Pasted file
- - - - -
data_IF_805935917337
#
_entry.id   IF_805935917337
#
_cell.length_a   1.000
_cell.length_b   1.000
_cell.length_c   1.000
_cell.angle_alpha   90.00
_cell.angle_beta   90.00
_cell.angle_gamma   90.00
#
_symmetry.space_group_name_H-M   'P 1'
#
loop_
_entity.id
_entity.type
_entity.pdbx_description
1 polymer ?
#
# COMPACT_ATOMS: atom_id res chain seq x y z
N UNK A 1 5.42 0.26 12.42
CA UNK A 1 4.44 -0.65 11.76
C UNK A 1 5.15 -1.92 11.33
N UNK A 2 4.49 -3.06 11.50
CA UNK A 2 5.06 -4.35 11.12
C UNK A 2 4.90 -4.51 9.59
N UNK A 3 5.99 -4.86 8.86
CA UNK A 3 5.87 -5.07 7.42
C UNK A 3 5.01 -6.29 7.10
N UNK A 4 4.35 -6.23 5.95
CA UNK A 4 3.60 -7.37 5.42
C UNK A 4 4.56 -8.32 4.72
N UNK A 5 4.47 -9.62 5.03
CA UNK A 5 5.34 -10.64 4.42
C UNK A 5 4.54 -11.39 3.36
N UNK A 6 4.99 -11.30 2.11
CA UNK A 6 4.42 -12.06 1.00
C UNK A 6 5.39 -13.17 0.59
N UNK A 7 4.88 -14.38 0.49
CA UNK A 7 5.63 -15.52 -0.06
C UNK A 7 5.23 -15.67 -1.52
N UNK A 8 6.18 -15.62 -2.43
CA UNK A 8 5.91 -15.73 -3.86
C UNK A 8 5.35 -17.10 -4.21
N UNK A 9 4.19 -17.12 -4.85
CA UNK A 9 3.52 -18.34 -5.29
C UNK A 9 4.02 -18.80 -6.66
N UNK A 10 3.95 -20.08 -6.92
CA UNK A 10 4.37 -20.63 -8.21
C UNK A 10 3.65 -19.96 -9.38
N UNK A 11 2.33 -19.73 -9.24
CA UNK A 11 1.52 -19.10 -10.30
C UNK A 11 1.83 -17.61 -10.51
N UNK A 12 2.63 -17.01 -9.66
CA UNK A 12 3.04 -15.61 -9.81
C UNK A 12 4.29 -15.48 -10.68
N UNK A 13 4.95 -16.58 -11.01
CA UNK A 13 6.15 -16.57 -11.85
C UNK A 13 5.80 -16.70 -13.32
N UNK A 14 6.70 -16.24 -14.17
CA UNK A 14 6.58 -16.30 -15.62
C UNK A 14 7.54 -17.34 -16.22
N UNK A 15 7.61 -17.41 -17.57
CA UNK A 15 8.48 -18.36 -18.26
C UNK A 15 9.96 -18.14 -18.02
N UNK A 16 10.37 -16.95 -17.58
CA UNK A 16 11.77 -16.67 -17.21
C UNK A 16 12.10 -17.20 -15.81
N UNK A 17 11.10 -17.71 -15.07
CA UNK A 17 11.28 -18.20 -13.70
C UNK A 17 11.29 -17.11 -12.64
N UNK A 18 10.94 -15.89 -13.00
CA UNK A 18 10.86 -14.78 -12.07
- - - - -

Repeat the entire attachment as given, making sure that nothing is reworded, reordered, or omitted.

data_IF_805935917337
#
_entry.id   IF_805935917337
#
_cell.length_a   1.000
_cell.length_b   1.000
_cell.length_c   1.000
_cell.angle_alpha   90.00
_cell.angle_beta   90.00
_cell.angle_gamma   90.00
#
_symmetry.space_group_name_H-M   'P 1'
#
loop_
_entity.id
_entity.type
_entity.pdbx_description
1 polymer ?
#
# COMPACT_ATOMS: atom_id res chain seq x y z
N UNK A 1 5.42 0.26 12.42
CA UNK A 1 4.44 -0.65 11.76
C UNK A 1 5.15 -1.92 11.33
N UNK A 2 4.49 -3.06 11.50
CA UNK A 2 5.06 -4.35 11.12
C UNK A 2 4.90 -4.51 9.59
N UNK A 3 5.99 -4.86 8.86
CA UNK A 3 5.87 -5.07 7.42
C UNK A 3 5.01 -6.29 7.10
N UNK A 4 4.35 -6.23 5.95
CA UNK A 4 3.60 -7.37 5.42
C UNK A 4 4.56 -8.32 4.72
N UNK A 5 4.47 -9.62 5.03
CA UNK A 5 5.34 -10.64 4.42
C UNK A 5 4.54 -11.39 3.36
N UNK A 6 4.99 -11.30 2.11
CA UNK A 6 4.42 -12.06 1.00
C UNK A 6 5.39 -13.17 0.59
N UNK A 7 4.88 -14.38 0.49
CA UNK A 7 5.63 -15.52 -0.06
C UNK A 7 5.23 -15.67 -1.52
N UNK A 8 6.18 -15.62 -2.43
CA UNK A 8 5.91 -15.73 -3.86
C UNK A 8 5.35 -17.10 -4.21
N UNK A 9 4.19 -17.12 -4.85
CA UNK A 9 3.52 -18.34 -5.29
C UNK A 9 4.02 -18.80 -6.66
N UNK A 10 3.95 -20.08 -6.92
CA UNK A 10 4.37 -20.63 -8.21
C UNK A 10 3.65 -19.96 -9.38
N UNK A 11 2.33 -19.73 -9.24
CA UNK A 11 1.52 -19.10 -10.30
C UNK A 11 1.83 -17.61 -10.51
N UNK A 12 2.63 -17.01 -9.66
CA UNK A 12 3.04 -15.61 -9.81
C UNK A 12 4.29 -15.48 -10.68
N UNK A 13 4.95 -16.58 -11.01
CA UNK A 13 6.15 -16.57 -11.85
C UNK A 13 5.80 -16.70 -13.32
N UNK A 14 6.70 -16.24 -14.17
CA UNK A 14 6.58 -16.30 -15.62
C UNK A 14 7.54 -17.34 -16.22
N UNK A 15 7.61 -17.41 -17.57
CA UNK A 15 8.48 -18.36 -18.26
C UNK A 15 9.96 -18.14 -18.02
N UNK A 16 10.37 -16.95 -17.58
CA UNK A 16 11.77 -16.67 -17.21
C UNK A 16 12.10 -17.20 -15.81
N UNK A 17 11.10 -17.71 -15.07
CA UNK A 17 11.28 -18.20 -13.70
C UNK A 17 11.29 -17.11 -12.64
N UNK A 18 10.94 -15.89 -13.00
CA UNK A 18 10.86 -14.78 -12.07